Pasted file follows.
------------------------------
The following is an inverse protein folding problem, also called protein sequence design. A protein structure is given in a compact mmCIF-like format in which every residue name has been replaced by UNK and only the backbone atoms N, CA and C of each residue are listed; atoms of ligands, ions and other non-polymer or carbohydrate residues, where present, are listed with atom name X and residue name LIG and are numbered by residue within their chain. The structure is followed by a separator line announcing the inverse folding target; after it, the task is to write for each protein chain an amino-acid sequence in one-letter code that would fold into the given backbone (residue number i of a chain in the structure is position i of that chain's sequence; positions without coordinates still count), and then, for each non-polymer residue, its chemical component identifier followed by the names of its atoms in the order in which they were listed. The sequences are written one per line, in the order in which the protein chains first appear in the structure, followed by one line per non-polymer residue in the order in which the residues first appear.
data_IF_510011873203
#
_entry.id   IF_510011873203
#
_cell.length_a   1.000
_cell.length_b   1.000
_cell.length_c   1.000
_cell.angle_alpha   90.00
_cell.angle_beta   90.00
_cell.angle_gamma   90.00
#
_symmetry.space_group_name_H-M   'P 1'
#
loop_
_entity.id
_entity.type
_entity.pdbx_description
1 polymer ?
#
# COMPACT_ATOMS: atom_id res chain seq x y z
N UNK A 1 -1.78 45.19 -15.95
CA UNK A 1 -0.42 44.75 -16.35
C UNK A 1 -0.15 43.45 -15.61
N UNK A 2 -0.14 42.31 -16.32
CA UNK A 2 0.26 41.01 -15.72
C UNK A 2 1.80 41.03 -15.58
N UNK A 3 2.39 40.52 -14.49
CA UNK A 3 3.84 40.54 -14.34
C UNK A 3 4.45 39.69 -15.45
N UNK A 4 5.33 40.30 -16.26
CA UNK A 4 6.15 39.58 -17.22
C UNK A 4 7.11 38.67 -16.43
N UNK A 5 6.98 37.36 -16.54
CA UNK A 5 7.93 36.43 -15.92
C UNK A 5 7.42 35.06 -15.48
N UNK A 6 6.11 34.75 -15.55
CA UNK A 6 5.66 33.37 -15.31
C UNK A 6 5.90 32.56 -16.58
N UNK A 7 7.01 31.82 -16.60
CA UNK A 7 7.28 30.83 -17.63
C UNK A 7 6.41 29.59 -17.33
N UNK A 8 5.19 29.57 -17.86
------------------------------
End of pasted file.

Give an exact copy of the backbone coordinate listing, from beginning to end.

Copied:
The following is an inverse protein folding problem, also called protein sequence design. A protein structure is given in a compact mmCIF-like format in which every residue name has been replaced by UNK and only the backbone atoms N, CA and C of each residue are listed; atoms of ligands, ions and other non-polymer or carbohydrate residues, where present, are listed with atom name X and residue name LIG and are numbered by residue within their chain. The structure is followed by a separator line announcing the inverse folding target; after it, the task is to write for each protein chain an amino-acid sequence in one-letter code that would fold into the given backbone (residue number i of a chain in the structure is position i of that chain's sequence; positions without coordinates still count), and then, for each non-polymer residue, its chemical component identifier followed by the names of its atoms in the order in which they were listed. The sequences are written one per line, in the order in which the protein chains first appear in the structure, followed by one line per non-polymer residue in the order in which the residues first appear.
data_IF_510011873203
#
_entry.id   IF_510011873203
#
_cell.length_a   1.000
_cell.length_b   1.000
_cell.length_c   1.000
_cell.angle_alpha   90.00
_cell.angle_beta   90.00
_cell.angle_gamma   90.00
#
_symmetry.space_group_name_H-M   'P 1'
#
loop_
_entity.id
_entity.type
_entity.pdbx_description
1 polymer ?
#
# COMPACT_ATOMS: atom_id res chain seq x y z
N UNK A 1 -1.78 45.19 -15.95
CA UNK A 1 -0.42 44.75 -16.35
C UNK A 1 -0.15 43.45 -15.61
N UNK A 2 -0.14 42.31 -16.32
CA UNK A 2 0.26 41.01 -15.72
C UNK A 2 1.80 41.03 -15.58
N UNK A 3 2.39 40.52 -14.49
CA UNK A 3 3.84 40.54 -14.34
C UNK A 3 4.45 39.69 -15.45
N UNK A 4 5.33 40.30 -16.26
CA UNK A 4 6.15 39.58 -17.22
C UNK A 4 7.11 38.67 -16.43
N UNK A 5 6.98 37.36 -16.54
CA UNK A 5 7.93 36.43 -15.92
C UNK A 5 7.42 35.06 -15.48
N UNK A 6 6.11 34.75 -15.55
CA UNK A 6 5.66 33.37 -15.31
C UNK A 6 5.90 32.56 -16.58
N UNK A 7 7.01 31.82 -16.60
CA UNK A 7 7.28 30.83 -17.63
C UNK A 7 6.41 29.59 -17.33
N UNK A 8 5.19 29.57 -17.86